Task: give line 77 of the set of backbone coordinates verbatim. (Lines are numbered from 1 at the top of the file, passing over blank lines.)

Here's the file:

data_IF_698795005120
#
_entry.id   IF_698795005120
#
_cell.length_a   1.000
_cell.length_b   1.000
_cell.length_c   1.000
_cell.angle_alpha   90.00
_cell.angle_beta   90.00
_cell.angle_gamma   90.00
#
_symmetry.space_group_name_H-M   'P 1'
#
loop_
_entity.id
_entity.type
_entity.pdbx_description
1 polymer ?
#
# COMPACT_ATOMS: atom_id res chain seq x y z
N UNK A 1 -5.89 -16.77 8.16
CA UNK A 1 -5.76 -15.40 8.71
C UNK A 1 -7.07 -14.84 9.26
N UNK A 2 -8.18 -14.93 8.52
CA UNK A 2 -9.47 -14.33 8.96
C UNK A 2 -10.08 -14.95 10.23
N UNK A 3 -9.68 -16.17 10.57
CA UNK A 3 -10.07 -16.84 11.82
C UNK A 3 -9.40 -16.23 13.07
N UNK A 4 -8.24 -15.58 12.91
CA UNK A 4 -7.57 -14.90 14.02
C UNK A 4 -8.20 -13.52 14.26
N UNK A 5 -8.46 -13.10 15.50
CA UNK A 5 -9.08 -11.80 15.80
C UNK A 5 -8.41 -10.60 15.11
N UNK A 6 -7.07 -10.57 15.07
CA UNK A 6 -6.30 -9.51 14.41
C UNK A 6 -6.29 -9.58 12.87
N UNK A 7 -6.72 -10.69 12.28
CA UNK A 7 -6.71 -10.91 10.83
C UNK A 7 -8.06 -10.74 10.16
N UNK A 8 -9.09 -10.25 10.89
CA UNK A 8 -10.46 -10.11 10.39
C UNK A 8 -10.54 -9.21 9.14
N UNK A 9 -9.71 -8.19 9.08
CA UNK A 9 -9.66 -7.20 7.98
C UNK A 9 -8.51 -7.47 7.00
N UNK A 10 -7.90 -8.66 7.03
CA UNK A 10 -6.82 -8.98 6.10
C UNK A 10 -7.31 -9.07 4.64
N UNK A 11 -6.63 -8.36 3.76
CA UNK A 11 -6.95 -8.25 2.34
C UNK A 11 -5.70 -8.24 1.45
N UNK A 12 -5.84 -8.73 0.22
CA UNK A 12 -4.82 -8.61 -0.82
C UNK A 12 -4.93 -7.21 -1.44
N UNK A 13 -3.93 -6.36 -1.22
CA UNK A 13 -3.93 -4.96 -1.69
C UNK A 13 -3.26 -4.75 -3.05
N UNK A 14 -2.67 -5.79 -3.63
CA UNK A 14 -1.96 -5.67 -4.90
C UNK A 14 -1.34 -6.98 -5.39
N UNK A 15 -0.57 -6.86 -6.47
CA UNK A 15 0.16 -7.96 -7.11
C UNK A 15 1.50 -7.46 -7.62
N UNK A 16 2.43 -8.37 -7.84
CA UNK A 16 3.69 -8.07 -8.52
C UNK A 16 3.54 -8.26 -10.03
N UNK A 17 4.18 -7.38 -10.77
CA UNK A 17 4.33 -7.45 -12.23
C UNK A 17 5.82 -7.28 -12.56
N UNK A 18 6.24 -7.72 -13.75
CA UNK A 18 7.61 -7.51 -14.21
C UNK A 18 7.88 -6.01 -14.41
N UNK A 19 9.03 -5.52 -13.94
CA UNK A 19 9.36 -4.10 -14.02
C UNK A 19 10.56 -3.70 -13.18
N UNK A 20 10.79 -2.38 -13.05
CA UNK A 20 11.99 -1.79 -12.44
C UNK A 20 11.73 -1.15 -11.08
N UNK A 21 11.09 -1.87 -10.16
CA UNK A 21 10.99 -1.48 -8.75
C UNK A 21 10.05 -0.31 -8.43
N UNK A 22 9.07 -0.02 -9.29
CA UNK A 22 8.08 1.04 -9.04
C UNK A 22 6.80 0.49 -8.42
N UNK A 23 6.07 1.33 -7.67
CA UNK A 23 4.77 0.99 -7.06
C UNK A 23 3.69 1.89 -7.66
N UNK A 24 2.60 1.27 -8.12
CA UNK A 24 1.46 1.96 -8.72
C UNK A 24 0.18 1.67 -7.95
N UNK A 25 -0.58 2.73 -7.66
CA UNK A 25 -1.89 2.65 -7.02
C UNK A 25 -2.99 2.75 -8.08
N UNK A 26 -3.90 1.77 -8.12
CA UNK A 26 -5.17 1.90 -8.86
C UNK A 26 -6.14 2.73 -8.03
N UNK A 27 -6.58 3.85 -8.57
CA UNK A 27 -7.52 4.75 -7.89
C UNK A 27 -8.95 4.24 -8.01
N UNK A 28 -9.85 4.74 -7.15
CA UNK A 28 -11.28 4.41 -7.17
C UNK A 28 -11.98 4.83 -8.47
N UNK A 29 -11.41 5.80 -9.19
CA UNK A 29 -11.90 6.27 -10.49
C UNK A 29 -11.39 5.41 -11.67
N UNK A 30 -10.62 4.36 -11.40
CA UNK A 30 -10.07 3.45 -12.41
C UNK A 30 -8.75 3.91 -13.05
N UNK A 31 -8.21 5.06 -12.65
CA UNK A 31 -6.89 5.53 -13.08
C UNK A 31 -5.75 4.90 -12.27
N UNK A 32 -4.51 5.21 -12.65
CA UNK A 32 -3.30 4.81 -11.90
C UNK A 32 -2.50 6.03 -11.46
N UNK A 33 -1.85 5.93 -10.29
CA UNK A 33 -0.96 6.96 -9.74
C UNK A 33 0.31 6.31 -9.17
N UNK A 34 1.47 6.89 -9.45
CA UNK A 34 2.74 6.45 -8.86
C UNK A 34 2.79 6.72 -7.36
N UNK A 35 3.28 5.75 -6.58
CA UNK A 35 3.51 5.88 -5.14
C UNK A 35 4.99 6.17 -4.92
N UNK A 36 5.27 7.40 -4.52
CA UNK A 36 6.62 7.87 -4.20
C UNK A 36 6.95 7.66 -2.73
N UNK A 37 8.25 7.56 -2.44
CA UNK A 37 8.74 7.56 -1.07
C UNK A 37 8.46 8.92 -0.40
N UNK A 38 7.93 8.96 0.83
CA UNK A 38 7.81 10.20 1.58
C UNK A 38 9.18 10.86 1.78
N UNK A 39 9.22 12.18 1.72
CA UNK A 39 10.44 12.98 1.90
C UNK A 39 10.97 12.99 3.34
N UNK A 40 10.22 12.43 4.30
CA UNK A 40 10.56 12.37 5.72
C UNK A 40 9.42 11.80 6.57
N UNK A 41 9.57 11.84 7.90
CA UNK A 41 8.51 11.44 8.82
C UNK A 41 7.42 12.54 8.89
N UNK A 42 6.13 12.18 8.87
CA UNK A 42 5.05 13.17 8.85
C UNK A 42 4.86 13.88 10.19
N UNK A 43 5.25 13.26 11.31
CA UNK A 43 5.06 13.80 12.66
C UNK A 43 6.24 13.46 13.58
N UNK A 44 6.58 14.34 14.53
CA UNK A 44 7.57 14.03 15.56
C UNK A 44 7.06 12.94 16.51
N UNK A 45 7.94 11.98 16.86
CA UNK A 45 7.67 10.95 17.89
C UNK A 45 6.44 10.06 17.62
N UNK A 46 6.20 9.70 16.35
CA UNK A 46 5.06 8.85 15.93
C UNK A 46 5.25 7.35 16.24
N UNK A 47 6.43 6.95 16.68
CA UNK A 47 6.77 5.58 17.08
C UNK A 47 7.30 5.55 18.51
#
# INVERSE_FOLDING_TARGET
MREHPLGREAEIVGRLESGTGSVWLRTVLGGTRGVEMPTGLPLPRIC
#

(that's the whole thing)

C UNK A 19 10.56 -3.70 -13.18